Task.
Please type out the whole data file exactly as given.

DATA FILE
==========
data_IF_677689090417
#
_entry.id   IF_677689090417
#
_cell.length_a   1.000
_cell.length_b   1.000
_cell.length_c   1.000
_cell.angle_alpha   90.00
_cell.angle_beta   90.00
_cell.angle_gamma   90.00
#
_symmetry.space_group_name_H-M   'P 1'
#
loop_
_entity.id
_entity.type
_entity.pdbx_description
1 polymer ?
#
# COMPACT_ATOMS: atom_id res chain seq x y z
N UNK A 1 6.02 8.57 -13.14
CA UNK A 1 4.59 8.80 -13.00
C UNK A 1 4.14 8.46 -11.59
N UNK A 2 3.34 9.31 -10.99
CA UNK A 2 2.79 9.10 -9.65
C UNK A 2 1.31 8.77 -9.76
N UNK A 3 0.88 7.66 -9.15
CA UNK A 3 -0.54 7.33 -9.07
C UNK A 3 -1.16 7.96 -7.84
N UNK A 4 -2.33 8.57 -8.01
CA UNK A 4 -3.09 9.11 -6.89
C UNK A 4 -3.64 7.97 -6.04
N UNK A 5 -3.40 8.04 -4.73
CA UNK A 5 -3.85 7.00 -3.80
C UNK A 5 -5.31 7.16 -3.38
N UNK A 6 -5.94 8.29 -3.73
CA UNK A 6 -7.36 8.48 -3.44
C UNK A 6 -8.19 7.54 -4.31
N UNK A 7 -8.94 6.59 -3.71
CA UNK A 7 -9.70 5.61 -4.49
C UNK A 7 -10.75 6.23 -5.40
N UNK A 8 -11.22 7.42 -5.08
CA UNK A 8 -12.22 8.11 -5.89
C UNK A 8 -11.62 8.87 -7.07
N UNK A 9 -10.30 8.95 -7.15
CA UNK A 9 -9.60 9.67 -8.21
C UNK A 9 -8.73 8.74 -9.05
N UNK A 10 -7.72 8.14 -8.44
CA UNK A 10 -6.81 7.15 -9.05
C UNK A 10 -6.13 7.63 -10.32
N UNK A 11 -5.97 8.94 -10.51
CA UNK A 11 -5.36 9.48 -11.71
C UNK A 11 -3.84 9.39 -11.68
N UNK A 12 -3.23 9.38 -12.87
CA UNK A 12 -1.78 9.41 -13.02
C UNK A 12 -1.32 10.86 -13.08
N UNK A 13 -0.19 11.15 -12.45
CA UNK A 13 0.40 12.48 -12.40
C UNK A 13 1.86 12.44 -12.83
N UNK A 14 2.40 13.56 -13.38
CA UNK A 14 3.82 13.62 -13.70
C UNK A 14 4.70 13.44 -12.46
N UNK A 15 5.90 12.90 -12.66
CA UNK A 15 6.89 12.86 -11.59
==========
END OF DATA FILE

data_IF_677689090417
#
_entry.id   IF_677689090417
#
_cell.length_a   1.000
_cell.length_b   1.000
_cell.length_c   1.000
_cell.angle_alpha   90.00
_cell.angle_beta   90.00
_cell.angle_gamma   90.00
#
_symmetry.space_group_name_H-M   'P 1'
#
loop_
_entity.id
_entity.type
_entity.pdbx_description
1 polymer ?
#
# COMPACT_ATOMS: atom_id res chain seq x y z
N UNK A 1 6.02 8.57 -13.14
CA UNK A 1 4.59 8.80 -13.00
C UNK A 1 4.14 8.46 -11.59
N UNK A 2 3.34 9.31 -10.99
CA UNK A 2 2.79 9.10 -9.65
C UNK A 2 1.31 8.77 -9.76
N UNK A 3 0.88 7.66 -9.15
CA UNK A 3 -0.54 7.33 -9.07
C UNK A 3 -1.16 7.96 -7.84
N UNK A 4 -2.33 8.57 -8.01
CA UNK A 4 -3.09 9.11 -6.89
C UNK A 4 -3.64 7.97 -6.04
N UNK A 5 -3.40 8.04 -4.73
CA UNK A 5 -3.85 7.00 -3.80
C UNK A 5 -5.31 7.16 -3.38
N UNK A 6 -5.94 8.29 -3.73
CA UNK A 6 -7.36 8.48 -3.44
C UNK A 6 -8.19 7.54 -4.31
N UNK A 7 -8.94 6.59 -3.71
CA UNK A 7 -9.70 5.61 -4.49
C UNK A 7 -10.75 6.23 -5.40
N UNK A 8 -11.22 7.42 -5.08
CA UNK A 8 -12.22 8.11 -5.89
C UNK A 8 -11.62 8.87 -7.07
N UNK A 9 -10.30 8.95 -7.15
CA UNK A 9 -9.60 9.67 -8.21
C UNK A 9 -8.73 8.74 -9.05
N UNK A 10 -7.72 8.14 -8.44
CA UNK A 10 -6.81 7.15 -9.05
C UNK A 10 -6.13 7.63 -10.32
N UNK A 11 -5.97 8.94 -10.51
CA UNK A 11 -5.36 9.48 -11.71
C UNK A 11 -3.84 9.39 -11.68
N UNK A 12 -3.23 9.38 -12.87
CA UNK A 12 -1.78 9.41 -13.02
C UNK A 12 -1.32 10.86 -13.08
N UNK A 13 -0.19 11.15 -12.45
CA UNK A 13 0.40 12.48 -12.40
C UNK A 13 1.86 12.44 -12.83
N UNK A 14 2.40 13.56 -13.38
CA UNK A 14 3.82 13.62 -13.70
C UNK A 14 4.70 13.44 -12.46
N UNK A 15 5.90 12.90 -12.66
CA UNK A 15 6.89 12.86 -11.59